Report: NHTSA Studying Vehicle-to-Vehicle Systems, Alcohol Interlocks to Reduce Driving Fatalities

The National Highway Traffic Safety Administration is studying whether technologies can help further reduce driving fatalities. The research projects come after NHTSA announced guidelines to prevent distracted driving, and are being undertaken even as the nation enjoys its lowest rate of traffic deaths since 1949.

The first project is development of vehicle-to-vehicle (V2V) systems that would detect and warn drivers if a collision was imminent. When approaching intersections, for instance, a car could warn the driver of another vehicle that had failed to stop for a red light. The same systems could work to reduce or prevent collisions caused when people change lanes and hit another vehicle.

NHTSA plans to test a fleet of 3000 vehicles equipped with V2V this summer. However, the agency reportedly thinks it’s equally important to determine how drivers will respond and react to such warning systems.

The safety agency also is seeking comment on its recent proposal to make brake-override features standard in all cars. As proposed earlier this month, “Brake-Throttle Overrides” would require cars with an electronic throttle (which encompasses nearly every vehicle currently on sale) to automatically cut engine power if both the accelerator and brake pedals were depressed. The idea is to prevent “unintended acceleration” incidents if the gas pedal gets stuck under a floor mat or other object.

NHTSA wants to crack down on drunk driving with a proposed Driver Alcohol Detection System for Safety. A prototype version of DADSS is expected to be ready by the end of next year; it would reportedly prevent engine starting if the driver had a blood-alcohol content of 0.08 or higher — typically the legal limit for drunk-driving laws. NHTSA says alcohol impairment was involved in 31 percent of fatal crashes in 2010.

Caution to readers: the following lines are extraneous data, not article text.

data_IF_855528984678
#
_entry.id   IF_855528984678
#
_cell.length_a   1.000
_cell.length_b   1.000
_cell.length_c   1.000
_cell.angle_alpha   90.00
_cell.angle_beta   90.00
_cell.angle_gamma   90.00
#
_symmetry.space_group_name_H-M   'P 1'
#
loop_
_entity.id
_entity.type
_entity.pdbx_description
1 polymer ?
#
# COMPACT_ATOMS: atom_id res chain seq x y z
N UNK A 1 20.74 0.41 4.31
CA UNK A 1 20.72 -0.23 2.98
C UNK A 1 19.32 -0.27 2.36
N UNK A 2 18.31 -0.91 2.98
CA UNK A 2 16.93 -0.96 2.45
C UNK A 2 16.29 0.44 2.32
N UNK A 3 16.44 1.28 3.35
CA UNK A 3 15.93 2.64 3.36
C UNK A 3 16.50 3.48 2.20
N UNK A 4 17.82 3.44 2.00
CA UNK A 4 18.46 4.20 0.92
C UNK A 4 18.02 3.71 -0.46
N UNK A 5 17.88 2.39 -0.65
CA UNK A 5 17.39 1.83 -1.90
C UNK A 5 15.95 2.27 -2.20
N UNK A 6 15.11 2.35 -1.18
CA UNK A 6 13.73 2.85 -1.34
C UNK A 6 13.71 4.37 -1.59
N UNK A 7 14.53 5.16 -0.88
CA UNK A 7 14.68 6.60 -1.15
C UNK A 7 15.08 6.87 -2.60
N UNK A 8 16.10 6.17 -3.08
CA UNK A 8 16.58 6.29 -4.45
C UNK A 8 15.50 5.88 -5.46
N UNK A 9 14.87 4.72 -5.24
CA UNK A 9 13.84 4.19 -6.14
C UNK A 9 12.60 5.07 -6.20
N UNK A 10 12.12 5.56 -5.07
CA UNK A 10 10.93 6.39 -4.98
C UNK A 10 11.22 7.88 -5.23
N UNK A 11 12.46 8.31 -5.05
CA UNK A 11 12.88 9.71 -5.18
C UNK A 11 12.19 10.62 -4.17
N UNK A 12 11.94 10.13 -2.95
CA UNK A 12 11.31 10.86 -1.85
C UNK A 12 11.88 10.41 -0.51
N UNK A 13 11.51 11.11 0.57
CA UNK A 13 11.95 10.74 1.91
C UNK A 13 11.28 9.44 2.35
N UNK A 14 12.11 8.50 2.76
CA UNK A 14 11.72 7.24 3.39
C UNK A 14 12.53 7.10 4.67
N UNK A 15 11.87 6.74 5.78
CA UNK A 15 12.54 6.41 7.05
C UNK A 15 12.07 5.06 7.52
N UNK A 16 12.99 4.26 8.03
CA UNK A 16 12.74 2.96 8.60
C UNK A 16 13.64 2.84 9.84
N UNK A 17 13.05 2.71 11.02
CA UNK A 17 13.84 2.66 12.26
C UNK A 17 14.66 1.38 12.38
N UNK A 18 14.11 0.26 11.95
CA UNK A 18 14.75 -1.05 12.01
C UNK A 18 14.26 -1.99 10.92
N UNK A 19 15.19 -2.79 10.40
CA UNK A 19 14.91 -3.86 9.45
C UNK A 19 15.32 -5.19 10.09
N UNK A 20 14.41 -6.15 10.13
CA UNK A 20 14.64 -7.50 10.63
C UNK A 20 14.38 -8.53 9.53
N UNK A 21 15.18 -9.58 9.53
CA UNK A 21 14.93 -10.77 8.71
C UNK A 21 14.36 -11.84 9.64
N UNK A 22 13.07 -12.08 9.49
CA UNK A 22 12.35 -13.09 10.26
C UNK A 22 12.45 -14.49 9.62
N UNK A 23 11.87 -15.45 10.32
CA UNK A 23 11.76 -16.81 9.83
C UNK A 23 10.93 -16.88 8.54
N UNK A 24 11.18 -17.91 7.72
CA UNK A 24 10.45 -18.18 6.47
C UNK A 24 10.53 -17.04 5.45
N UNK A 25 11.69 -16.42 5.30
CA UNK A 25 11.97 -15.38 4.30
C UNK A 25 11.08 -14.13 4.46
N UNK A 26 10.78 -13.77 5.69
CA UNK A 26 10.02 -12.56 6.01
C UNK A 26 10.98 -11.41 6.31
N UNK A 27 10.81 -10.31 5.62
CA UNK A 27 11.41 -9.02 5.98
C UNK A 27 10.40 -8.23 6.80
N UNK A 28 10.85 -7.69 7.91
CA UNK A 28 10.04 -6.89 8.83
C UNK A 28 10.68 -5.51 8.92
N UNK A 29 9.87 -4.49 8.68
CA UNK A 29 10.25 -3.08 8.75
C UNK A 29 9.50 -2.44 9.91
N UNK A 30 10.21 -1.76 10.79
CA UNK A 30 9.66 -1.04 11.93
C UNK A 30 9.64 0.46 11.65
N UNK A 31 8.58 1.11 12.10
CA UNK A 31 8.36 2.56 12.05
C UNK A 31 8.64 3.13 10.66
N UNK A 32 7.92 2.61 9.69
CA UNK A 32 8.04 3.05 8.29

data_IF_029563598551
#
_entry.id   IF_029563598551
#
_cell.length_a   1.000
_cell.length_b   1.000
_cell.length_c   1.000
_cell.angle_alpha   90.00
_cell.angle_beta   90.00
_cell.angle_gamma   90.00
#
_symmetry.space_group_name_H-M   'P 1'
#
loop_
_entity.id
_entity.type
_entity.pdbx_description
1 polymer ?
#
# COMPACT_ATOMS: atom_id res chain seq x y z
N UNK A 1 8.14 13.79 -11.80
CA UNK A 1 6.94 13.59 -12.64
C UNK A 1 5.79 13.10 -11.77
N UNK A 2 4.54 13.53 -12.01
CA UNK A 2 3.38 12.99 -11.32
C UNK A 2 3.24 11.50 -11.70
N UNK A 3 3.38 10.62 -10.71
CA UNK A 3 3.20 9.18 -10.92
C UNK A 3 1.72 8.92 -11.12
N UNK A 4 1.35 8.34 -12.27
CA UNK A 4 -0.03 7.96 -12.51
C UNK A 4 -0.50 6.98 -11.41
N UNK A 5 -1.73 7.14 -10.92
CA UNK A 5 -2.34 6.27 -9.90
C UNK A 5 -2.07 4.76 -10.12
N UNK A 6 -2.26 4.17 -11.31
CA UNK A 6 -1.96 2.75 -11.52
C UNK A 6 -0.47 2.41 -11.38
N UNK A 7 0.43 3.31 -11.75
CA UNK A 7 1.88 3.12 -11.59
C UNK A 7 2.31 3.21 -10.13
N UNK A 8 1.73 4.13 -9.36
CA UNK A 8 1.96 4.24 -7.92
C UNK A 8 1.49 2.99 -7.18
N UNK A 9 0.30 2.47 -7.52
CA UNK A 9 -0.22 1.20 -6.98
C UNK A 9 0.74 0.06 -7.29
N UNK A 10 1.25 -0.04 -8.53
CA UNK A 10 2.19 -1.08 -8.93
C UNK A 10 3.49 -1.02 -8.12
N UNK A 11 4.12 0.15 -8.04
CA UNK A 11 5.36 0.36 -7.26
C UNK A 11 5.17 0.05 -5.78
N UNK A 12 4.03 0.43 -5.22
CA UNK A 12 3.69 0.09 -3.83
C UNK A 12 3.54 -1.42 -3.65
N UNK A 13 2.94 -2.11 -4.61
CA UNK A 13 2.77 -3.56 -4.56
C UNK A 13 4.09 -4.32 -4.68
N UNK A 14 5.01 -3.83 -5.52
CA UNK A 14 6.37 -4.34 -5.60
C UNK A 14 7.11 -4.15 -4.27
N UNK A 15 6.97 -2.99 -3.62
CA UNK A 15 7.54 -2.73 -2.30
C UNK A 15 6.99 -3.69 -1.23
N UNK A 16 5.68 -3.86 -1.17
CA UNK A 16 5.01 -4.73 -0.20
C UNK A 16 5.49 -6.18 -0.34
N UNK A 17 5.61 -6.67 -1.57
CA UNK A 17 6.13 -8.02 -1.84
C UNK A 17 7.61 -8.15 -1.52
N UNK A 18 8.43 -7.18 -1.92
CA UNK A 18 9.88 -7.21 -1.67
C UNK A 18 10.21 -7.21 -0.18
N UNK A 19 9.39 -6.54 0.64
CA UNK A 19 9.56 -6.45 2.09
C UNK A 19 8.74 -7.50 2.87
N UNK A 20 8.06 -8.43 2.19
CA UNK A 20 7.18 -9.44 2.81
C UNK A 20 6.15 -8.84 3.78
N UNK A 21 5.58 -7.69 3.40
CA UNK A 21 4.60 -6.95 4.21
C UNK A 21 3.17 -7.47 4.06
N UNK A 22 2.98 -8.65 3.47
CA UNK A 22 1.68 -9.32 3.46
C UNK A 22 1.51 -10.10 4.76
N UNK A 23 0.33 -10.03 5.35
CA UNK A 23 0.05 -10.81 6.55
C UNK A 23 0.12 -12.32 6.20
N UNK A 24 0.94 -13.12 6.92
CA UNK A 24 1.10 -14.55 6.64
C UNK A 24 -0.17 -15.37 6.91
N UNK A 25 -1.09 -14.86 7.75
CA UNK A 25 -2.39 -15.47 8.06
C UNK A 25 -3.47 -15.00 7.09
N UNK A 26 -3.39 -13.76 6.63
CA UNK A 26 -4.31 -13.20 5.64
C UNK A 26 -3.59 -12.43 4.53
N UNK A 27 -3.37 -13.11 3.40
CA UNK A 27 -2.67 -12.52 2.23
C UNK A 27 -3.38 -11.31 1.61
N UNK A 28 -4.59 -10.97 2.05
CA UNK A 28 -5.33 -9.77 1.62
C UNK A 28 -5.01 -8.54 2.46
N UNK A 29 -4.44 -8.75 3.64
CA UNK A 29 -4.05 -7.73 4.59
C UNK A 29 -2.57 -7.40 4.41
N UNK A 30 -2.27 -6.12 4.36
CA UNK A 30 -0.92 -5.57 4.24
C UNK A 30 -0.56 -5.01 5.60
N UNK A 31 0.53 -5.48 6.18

DADSS vehicles would reportedly use either a breathalyzer or a touch system that measures alcohol concentration in skin. The safety agency hopes these devices could be standard in production cars in the next eight to ten years.

Finally, NHTSA will continue to fight against distracted driving by proposing rules to prevent drivers from using cell phones or other electronic devices. For instance, the agency would reportedly like all messaging functions to be disabled unless the car’s transmission was in park.

What say you? Are these features welcome in the modern automobile, or useless nannies designed to coddle inattentive drivers? Send your thoughts in the comments section below.

Source: Wards Auto

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